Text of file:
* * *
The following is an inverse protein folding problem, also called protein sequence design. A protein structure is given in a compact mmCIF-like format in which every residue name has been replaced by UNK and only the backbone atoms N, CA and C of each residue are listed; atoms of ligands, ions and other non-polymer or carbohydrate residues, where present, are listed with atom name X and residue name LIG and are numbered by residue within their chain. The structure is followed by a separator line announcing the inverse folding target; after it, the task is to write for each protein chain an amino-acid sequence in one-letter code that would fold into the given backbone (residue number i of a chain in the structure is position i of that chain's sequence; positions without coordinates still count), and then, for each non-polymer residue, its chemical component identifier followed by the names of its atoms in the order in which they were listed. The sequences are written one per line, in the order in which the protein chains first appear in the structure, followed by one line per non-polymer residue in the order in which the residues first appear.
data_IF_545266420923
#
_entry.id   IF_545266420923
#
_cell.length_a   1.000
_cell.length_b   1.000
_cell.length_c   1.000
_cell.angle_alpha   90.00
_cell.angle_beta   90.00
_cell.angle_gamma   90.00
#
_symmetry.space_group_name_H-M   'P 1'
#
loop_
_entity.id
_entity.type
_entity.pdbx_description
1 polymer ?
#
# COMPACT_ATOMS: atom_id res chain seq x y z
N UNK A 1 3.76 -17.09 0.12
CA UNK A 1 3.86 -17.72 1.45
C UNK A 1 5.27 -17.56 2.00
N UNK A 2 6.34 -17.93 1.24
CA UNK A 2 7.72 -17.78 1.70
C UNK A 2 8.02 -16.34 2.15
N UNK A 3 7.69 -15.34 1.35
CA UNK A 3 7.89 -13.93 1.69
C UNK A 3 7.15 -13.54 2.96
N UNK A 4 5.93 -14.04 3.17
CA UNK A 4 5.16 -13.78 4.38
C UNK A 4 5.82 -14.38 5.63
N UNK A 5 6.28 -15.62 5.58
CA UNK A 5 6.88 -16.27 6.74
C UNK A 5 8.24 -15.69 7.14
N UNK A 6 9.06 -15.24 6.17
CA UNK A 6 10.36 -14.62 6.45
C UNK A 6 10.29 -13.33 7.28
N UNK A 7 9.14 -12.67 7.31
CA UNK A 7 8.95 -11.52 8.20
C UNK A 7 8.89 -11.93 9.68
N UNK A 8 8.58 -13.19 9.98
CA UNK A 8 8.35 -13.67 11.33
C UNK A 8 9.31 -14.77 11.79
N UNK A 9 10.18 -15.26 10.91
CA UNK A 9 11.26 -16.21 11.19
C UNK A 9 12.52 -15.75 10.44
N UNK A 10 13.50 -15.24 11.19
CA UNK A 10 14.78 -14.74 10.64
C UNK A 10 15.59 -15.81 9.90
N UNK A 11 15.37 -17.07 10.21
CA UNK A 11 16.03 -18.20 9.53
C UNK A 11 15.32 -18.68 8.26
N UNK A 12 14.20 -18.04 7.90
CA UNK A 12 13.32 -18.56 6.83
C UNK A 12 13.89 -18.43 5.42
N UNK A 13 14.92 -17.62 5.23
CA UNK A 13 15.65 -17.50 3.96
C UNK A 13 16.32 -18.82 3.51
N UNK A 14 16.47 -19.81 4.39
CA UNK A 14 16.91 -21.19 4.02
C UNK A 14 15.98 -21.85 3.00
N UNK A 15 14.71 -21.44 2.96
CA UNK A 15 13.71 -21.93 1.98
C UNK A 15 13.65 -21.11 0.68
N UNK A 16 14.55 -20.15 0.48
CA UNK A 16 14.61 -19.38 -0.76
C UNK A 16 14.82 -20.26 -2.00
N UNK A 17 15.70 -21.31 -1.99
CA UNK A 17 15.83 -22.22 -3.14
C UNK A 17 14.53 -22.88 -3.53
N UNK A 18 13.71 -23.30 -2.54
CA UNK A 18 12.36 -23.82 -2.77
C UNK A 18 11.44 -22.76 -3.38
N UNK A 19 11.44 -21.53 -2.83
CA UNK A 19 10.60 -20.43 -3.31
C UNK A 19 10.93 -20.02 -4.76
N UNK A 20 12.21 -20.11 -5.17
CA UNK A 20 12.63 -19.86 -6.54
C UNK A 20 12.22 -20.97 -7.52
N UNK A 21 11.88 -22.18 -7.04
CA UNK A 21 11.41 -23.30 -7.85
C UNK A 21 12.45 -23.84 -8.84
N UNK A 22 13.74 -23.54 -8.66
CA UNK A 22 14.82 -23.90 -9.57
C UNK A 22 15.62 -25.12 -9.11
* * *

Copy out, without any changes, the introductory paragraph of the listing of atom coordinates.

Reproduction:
The following is an inverse protein folding problem, also called protein sequence design. A protein structure is given in a compact mmCIF-like format in which every residue name has been replaced by UNK and only the backbone atoms N, CA and C of each residue are listed; atoms of ligands, ions and other non-polymer or carbohydrate residues, where present, are listed with atom name X and residue name LIG and are numbered by residue within their chain. The structure is followed by a separator line announcing the inverse folding target; after it, the task is to write for each protein chain an amino-acid sequence in one-letter code that would fold into the given backbone (residue number i of a chain in the structure is position i of that chain's sequence; positions without coordinates still count), and then, for each non-polymer residue, its chemical component identifier followed by the names of its atoms in the order in which they were listed. The sequences are written one per line, in the order in which the protein chains first appear in the structure, followed by one line per non-polymer residue in the order in which the residues first appear.